• Take the opportunity to stand and walk around the waiting area at your gate prior to boarding; you’ll have plenty of time to sit and relax in the plane


Extended periods of immobility can contribute to aching joints, muscles tightness and swollen feet.  The best remedy to these problems is simply to keep moving throughout the flight, walk around the cabin as regularly and as often as possible.

  • Get up and go for a walk at least once every hour (even more often if you can, there may be some interesting characters you come across in the cabin)
  • Gently stretch your neck, upper back and shoulders; for example, roll your shoulders forward and back, elevate and release your shoulders, and tilt your head side to side, using mid-range of motion. This can be done quite discreetly in your seat
  • Tap your toes and move your ankles in circular motions, this will help with circulation (if you have severe pain, redness, warmth and swelling in your calf/calves notify your flight attendant immediately)
  • Some in-flight entertainment systems provide programs including stretching and relaxation exercises
  • Water, water, water! A common problem of all flights is dehydration, as the air throughout the cabin is not always properly humifidified.
    Travellers may suffer from the drying of the mucus in their mouth and nose, which normally act as a protective barrier to bacteria and viruses.  To prevent dehydration, try drinking water as regularly as possible throughout the flight, an eye-lubricant such as Bion Tears to prevent dry and itchy eyes and for your face I recommend using a night-time hydrating moisturizer.


  • Try and enjoy the long walk to the baggage carousel, it will help to decrease that build up of tightness in your legs
  • When it is bag collection time, technique is everything. It makes the bag feel lighter and keeps you injury free; win-win if you ask me. Remember to keep your abdominals engaged, bend your knees, get as close as you can to the carousel before you even try to lift your bag.

For more information ask your physiotherapist!

1A, NYC bound.

1A, NYC bound.

Xtending the variety

Tahyna TozziThe Office Athlete had a chat with the gorgeous Tahyna Tozzi on her workout regime and how she stays injury free.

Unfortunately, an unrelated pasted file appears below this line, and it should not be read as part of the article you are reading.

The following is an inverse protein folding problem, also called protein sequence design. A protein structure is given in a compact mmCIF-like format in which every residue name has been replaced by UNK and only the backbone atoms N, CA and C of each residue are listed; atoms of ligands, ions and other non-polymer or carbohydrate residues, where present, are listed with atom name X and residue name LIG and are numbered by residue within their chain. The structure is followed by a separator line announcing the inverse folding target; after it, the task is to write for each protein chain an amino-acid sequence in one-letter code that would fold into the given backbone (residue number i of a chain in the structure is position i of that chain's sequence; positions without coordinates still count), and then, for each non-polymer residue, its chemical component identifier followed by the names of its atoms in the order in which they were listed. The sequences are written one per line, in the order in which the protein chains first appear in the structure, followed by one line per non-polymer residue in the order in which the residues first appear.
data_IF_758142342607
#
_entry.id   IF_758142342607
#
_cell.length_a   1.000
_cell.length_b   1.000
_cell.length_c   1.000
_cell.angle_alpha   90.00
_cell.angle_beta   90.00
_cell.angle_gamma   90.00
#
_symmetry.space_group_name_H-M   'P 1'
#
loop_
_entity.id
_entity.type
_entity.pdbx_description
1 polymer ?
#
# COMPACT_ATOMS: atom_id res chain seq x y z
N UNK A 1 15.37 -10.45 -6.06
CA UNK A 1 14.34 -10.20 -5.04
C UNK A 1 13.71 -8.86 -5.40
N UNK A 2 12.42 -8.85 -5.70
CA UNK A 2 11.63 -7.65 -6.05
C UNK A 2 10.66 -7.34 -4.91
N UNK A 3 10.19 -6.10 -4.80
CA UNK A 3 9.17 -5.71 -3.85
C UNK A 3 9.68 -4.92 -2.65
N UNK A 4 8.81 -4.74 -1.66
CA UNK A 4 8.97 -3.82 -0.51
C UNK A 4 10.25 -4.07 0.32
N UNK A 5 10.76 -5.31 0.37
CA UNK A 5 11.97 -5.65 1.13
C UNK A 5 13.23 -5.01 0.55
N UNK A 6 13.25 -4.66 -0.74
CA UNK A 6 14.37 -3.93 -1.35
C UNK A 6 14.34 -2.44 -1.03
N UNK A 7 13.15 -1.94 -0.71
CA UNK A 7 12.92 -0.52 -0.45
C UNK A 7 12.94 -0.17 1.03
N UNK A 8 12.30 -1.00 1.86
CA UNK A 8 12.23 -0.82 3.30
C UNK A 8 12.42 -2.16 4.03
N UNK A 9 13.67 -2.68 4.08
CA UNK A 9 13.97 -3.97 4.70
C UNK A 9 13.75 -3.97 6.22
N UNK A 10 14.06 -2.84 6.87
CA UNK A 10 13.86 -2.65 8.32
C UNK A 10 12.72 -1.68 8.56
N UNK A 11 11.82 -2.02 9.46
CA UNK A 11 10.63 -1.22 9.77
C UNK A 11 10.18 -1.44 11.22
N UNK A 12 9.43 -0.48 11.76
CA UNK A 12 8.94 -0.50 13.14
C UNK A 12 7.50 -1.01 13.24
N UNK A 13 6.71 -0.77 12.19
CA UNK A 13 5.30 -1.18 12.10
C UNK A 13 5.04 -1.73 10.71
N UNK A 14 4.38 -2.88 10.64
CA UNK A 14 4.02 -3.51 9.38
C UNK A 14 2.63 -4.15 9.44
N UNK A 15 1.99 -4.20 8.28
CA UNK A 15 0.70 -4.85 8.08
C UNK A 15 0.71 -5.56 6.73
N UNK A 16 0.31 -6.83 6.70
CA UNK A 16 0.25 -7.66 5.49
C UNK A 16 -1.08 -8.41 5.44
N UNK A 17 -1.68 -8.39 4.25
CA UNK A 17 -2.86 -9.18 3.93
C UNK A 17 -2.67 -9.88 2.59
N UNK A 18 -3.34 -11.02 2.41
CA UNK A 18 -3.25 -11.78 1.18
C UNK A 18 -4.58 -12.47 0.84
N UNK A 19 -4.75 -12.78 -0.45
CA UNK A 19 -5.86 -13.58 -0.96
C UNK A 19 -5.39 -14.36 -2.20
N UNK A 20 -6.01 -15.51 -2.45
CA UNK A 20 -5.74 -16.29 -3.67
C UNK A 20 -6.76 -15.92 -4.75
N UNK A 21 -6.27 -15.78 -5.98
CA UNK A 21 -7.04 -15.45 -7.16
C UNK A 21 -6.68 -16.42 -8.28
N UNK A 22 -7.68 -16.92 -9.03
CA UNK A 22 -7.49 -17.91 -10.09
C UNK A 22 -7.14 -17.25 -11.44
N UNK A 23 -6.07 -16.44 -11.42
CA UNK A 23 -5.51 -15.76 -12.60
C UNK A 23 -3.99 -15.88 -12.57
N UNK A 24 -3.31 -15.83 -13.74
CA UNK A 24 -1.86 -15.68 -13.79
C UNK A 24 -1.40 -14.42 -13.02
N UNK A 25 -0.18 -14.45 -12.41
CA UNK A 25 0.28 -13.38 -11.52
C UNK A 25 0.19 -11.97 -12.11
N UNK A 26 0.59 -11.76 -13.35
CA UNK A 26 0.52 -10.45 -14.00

So what exactly is Xtendbarre?

Xtendbarre is a  workout  combining elements of Pilates, ballet and other dance methods. It is an overall workout that works the body proportionally so clients can achieve that long lean effect dancers have

How did you stumble across it?  

A friend of mine who is a dancer introduced me to it after I explained to her I was getting bored with my usual gym workout and I had hit a plateau.

Tahyna Tozzi

Do you see a common trend of any strains, niggles or complaints?

Xtendbarre  goers  tend  to  address  or  even  avoid  during  their  sessions. When done incorrectly clients can over work their joints in knees and hips. When done correctly  Xtendbarre  actually  strengthens  muscles  to  help combat  certain  injury  strains.  There is a  strong  core  element  as  well which  helps  clients  with  posture  and  over  all  strength.

What’s your typical workout regime like?  

I usually work out 5-6 days a week alternating between a 50 minute run and half hour light weights with Xtendbarre. If I am building towards a specific goal I may do two Xtend classes back-to-back and then finish with night time Yoga. I try to stretch now every chance I get.

Is the main focus of  Xtendbarre for weightloss or strength and toning?

The main focus is toning  but  there  is  a  strong  cardio  element  and  Pilates core work at the centre.  Giving you  a  complete  body  work  out.  Weightloss comes  natural  but  you  will  first  notice  your  actual  body  shape lengthen  and  change.

What do you see in the future for Xtend Barre?

It is  already  worldwide, but  I  have  no  doubt  it  will  only  get  bigger  as  it’s  popularity  grows!  I  hope to  one  day  run  my  own  studio  combining  Xtendbarre  and  Yoga.


Tahyna received her training from the Institute for Integrative Nutrition. Tahyna has been trained in a large number of dietary theories and studied a variety of practical lifestyle coaching methods. Tahyna helps to create personlized programs and tailors her consults to suit your unique body, lifestyle, preferences, and goals. See more